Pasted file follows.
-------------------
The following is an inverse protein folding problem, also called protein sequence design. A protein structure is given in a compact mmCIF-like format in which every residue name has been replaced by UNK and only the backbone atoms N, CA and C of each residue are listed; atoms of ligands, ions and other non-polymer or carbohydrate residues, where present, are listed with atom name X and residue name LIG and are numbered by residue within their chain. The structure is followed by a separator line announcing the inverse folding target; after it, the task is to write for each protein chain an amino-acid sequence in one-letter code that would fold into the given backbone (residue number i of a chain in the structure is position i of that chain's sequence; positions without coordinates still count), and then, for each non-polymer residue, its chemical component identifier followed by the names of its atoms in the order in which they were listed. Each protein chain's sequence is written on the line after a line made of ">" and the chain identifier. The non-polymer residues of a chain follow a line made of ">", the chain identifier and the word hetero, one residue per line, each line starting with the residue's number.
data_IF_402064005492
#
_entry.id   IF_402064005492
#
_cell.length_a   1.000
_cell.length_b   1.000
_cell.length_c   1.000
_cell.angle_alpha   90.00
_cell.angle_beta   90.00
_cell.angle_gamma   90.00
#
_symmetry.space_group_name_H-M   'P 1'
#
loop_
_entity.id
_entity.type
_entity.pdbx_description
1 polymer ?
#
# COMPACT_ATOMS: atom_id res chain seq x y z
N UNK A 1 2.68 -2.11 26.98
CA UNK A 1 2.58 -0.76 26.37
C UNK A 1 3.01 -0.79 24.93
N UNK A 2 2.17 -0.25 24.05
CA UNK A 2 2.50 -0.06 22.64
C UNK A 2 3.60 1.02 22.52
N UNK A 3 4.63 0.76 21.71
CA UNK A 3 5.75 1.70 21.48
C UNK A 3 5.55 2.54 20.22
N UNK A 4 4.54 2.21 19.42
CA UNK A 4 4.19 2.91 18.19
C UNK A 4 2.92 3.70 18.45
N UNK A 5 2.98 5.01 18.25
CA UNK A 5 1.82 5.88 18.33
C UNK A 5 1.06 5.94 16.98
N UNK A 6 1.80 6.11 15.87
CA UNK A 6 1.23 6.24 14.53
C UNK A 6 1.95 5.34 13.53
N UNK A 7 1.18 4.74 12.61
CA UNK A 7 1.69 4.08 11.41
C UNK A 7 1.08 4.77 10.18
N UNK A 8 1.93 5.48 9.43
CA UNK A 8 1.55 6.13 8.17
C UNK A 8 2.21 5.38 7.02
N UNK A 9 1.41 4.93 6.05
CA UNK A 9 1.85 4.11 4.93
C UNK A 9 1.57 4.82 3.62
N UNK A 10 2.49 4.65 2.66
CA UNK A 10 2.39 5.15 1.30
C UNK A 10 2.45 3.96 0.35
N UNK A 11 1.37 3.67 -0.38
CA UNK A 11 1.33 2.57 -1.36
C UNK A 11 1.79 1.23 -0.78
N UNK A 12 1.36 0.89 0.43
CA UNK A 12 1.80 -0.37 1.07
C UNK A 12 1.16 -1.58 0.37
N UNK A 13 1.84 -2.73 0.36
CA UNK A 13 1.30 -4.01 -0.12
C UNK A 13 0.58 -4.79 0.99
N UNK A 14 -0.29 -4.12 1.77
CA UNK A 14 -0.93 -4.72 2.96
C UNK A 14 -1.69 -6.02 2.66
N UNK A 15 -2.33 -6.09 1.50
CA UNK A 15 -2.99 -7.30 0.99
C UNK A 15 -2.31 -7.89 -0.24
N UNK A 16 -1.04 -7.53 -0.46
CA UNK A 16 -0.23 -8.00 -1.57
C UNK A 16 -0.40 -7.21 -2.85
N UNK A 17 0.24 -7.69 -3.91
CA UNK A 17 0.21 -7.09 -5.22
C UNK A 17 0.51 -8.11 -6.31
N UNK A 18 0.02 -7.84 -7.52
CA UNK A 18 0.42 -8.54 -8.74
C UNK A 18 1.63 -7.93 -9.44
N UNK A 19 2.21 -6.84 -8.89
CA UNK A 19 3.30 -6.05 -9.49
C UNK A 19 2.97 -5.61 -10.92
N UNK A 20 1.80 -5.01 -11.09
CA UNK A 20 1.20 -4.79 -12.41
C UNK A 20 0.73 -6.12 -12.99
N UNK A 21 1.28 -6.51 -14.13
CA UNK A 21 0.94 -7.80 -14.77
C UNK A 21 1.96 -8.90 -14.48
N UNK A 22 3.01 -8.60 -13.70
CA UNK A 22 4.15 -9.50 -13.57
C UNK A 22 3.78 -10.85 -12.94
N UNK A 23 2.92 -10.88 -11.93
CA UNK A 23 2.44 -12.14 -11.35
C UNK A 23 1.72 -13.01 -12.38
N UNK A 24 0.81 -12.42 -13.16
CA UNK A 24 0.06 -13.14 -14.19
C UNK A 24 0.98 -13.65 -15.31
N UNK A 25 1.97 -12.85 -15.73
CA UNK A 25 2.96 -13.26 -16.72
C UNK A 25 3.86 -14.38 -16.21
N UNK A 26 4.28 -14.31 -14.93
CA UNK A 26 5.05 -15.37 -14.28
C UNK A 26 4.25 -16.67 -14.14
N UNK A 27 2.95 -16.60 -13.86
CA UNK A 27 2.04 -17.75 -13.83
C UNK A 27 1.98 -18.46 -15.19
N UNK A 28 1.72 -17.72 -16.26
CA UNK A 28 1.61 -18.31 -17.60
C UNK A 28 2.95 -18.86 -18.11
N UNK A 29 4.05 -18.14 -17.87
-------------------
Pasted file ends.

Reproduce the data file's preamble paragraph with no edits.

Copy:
The following is an inverse protein folding problem, also called protein sequence design. A protein structure is given in a compact mmCIF-like format in which every residue name has been replaced by UNK and only the backbone atoms N, CA and C of each residue are listed; atoms of ligands, ions and other non-polymer or carbohydrate residues, where present, are listed with atom name X and residue name LIG and are numbered by residue within their chain. The structure is followed by a separator line announcing the inverse folding target; after it, the task is to write for each protein chain an amino-acid sequence in one-letter code that would fold into the given backbone (residue number i of a chain in the structure is position i of that chain's sequence; positions without coordinates still count), and then, for each non-polymer residue, its chemical component identifier followed by the names of its atoms in the order in which they were listed. Each protein chain's sequence is written on the line after a line made of ">" and the chain identifier. The non-polymer residues of a chain follow a line made of ">", the chain identifier and the word hetero, one residue per line, each line starting with the residue's number.